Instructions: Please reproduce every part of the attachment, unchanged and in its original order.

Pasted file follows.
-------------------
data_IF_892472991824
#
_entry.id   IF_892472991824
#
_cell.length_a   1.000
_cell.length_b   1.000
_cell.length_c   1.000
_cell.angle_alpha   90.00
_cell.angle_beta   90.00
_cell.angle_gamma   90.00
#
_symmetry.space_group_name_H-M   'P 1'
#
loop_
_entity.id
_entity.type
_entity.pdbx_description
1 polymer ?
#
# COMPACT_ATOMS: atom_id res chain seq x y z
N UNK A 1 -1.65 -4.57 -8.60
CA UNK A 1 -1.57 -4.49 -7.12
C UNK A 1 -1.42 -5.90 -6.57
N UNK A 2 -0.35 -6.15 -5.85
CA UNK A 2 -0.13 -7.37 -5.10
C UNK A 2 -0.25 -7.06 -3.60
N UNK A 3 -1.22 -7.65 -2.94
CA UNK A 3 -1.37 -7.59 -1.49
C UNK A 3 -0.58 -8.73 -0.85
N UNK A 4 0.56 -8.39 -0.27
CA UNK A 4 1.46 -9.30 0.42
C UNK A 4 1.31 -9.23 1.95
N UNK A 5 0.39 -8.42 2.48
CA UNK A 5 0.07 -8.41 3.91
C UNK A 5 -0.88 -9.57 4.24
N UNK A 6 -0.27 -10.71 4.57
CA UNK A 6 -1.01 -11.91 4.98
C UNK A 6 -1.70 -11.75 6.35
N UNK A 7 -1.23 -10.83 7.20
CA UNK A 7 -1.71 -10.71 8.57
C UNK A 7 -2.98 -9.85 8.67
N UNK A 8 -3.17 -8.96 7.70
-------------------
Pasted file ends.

data_IF_892472991824
#
_entry.id   IF_892472991824
#
_cell.length_a   1.000
_cell.length_b   1.000
_cell.length_c   1.000
_cell.angle_alpha   90.00
_cell.angle_beta   90.00
_cell.angle_gamma   90.00
#
_symmetry.space_group_name_H-M   'P 1'
#
loop_
_entity.id
_entity.type
_entity.pdbx_description
1 polymer ?
#
# COMPACT_ATOMS: atom_id res chain seq x y z
N UNK A 1 -1.65 -4.57 -8.60
CA UNK A 1 -1.57 -4.49 -7.12
C UNK A 1 -1.42 -5.90 -6.57
N UNK A 2 -0.35 -6.15 -5.85
CA UNK A 2 -0.13 -7.37 -5.10
C UNK A 2 -0.25 -7.06 -3.60
N UNK A 3 -1.22 -7.65 -2.94
CA UNK A 3 -1.37 -7.59 -1.49
C UNK A 3 -0.58 -8.73 -0.85
N UNK A 4 0.56 -8.39 -0.27
CA UNK A 4 1.46 -9.30 0.42
C UNK A 4 1.31 -9.23 1.95
N UNK A 5 0.39 -8.42 2.48
CA UNK A 5 0.07 -8.41 3.91
C UNK A 5 -0.88 -9.57 4.24
N UNK A 6 -0.27 -10.71 4.57
CA UNK A 6 -1.01 -11.91 4.98
C UNK A 6 -1.70 -11.75 6.35
N UNK A 7 -1.23 -10.83 7.20
CA UNK A 7 -1.71 -10.71 8.57
C UNK A 7 -2.98 -9.85 8.67
N UNK A 8 -3.17 -8.96 7.70